Fun Fun Fun Fest With Sky Ferreira The Belmont, Austin Sunday, November 9, 2014
Sometimes being bad at something isn't the worst thing in the world. Take Sky Ferreira's late-night performance at The Belmont in Austin on Sunday, which helped round off the three-day music celebration that was Fun Fun Fun Fest. To be frank, it wasn't good. In fact, it was pretty bad. And yet, for some reason, it was hard not to like it -- or, at the least, to still like Ferreira. Music is funny that way sometimes.
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For a brief while on Sunday afternoon, it looked like Ferreira wouldn't even be playing. The Angeleno singer had originally been scheduled to play at 6 p.m. on the Blue Stage (the festival's largest stage of the four), but around 3 p.m. it was announced that she had canceled and that Sophie would be taking her place. Within minutes, though, the awesome folks at Fun Fun Fun had announced she would be playing after all, just a late-night show at the nearby Belmont in downtown.
The new setting -- a small courtyard stage outside of the bar -- was probably better anyway. Right from the get-go there were problems. Ferreira and her four band mates kicked things off with one of her biggest hits, "24 Hours," and they made such a hash of it that they decided to play it a second time. It was not a good omen.
The problem, it would seem, was the backing track. Ferreira simply couldn't keep track of it. As the song hit its coda, she either forgot the words or lost her place in the song, a problem that she might have been able to cover for except that the backing track kept going, completely out of synch. To her credit, Ferreira laughed it off and quickly announced she would make up for it by playing the song again.
And so they did. But there were still problems. Namely, the backing track was overpoweringly loud, which meant both she and her band were drowned out. Then, at the end, she got lost again, continuing to sing when the alarm bells went off that were supposed to signal that the had song ended. Her drummer dutifully kept playing as well, which increased the mess but at least didn't leave her hanging. Oops again.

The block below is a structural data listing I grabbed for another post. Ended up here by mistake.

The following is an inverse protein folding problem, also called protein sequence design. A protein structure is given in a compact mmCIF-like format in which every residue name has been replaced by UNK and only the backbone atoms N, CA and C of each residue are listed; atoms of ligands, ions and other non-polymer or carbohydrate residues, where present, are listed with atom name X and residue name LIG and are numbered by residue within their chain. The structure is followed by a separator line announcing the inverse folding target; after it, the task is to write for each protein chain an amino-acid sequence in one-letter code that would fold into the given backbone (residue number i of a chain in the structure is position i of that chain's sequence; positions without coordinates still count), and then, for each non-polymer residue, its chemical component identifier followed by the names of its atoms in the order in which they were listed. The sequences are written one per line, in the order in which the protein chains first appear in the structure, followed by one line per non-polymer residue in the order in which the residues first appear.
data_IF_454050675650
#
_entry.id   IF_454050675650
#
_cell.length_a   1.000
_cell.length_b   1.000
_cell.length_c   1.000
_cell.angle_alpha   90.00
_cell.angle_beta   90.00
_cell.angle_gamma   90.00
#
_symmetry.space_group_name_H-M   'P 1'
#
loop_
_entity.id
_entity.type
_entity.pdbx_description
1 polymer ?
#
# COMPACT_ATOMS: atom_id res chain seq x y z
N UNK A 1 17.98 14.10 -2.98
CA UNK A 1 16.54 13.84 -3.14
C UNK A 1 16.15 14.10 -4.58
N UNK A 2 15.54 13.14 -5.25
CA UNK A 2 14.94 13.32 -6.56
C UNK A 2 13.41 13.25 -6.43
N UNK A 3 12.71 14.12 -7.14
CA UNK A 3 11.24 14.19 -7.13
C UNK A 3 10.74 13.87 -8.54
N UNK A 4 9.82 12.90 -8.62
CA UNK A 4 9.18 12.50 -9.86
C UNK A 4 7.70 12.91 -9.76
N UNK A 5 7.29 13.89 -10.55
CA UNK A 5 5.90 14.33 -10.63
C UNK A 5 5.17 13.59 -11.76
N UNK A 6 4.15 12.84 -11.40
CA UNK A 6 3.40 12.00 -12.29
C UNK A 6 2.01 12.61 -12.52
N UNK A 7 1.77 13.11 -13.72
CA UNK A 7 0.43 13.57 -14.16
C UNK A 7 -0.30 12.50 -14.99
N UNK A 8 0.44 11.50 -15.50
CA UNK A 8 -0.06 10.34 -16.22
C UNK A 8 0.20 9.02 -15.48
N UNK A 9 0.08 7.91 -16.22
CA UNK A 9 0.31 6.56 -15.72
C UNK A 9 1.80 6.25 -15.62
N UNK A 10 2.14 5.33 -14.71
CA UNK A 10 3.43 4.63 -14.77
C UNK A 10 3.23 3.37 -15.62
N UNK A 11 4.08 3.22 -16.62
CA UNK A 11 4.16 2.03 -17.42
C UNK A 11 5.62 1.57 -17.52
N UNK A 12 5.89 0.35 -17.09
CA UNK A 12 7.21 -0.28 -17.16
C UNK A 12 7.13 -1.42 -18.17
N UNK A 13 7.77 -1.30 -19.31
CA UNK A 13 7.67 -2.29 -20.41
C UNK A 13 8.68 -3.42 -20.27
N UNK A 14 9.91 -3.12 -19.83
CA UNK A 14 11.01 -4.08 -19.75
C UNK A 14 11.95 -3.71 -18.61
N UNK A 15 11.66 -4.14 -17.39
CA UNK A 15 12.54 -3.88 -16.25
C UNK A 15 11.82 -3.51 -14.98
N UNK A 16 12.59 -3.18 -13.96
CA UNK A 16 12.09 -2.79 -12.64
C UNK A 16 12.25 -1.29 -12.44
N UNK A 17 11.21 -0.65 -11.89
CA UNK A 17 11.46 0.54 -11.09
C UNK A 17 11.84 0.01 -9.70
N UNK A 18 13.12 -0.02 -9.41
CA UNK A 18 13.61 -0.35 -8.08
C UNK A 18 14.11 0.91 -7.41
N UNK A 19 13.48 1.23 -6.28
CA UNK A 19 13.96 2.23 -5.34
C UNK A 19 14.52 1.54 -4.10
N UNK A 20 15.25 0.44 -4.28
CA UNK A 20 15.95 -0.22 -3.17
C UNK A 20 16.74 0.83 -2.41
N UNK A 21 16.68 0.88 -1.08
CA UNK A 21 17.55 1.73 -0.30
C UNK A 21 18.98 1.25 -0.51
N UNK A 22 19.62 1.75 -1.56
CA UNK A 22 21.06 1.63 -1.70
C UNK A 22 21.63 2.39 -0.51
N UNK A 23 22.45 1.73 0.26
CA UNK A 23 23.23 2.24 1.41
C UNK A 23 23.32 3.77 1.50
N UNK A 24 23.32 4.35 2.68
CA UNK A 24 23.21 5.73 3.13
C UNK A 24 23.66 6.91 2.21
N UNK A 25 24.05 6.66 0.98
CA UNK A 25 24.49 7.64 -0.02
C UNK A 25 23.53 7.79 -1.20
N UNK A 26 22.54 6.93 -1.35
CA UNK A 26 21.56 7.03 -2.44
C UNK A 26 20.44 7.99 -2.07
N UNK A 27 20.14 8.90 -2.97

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So yeah, that was how much of the show went. But damned if Ferreira didn't still sing her ass off. Dressed in an oversized Mickey Mouse T-shirt and parka (sorry, Sky, but it wasn't that cold out last night), she spent half the 45-minute set hunched over, reaching deep to hit and hold each note. In between, she would walk up to the edge of the stage and grab the hands of the adoring fans up front, whose enthusiasm never seemed to waver even with all the issues.
The problems weren't all technical though. Ferreira may have given her all to the singing, but the vocals, er, left something to be desired. Clearly the smoothness of in-studio production is her best friend. She frequently proved to be off-key, and while the backing track smoothed things out at times, it somehow sounded better when the track disappeared and Ferreira was left to her own devices. It didn't help that the backing band, drummer aside, weren't particularly good; there were times where it was hard to tell if their instruments were even plugged in.
So why wasn't it just terrible? Well, for one, Ferreira's attitude was amusingly resilient. At one point, after a particularly rough take on "I Blame Myself," which required stronger than normal vocals, she shrugged it off: "Sorry, I get nervous sometimes," she said with breathtaking understatement. At another point, she even referred to the set as a "train wreck," but the audience laughed along with her; when she introduced "I Blame Myself," there was a noticeable titter in the crowd.
And really, who cares? Ferreira has a reputation for lousy live shows, but that doesn't mean Night Time, My Time doesn't still have a handful of killer, catchy pop tunes (and a few other pretty good ones) -- and it didn't stop people from flocking to The Belmont to see her. The whole situation was so bad that it was almost like watching performance art, and Ferreira's ability to shrug it off (as though she'd been through this rodeo before) was strangely endearing.
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Which brings up a second, but equally important point: This was, in its own bizarre way, a quintessentially Fun Fun Fun Fest experience. Had Ferreira played on the Blue Stage, as was originally planned, she likely would've lost the crowd quickly. But with only 100 or 200 people in the courtyard having just seen three days of great music, it all felt difficult to get angry about. We'd mostly gotten what we'd paid for already, so why not top it off with an intimate and, in its own way, unique experience?
Music is inexplicably enjoyable that way and this festival, as much as any other, is the perfect place to be reminded of it. Then again, maybe you just had to be there.
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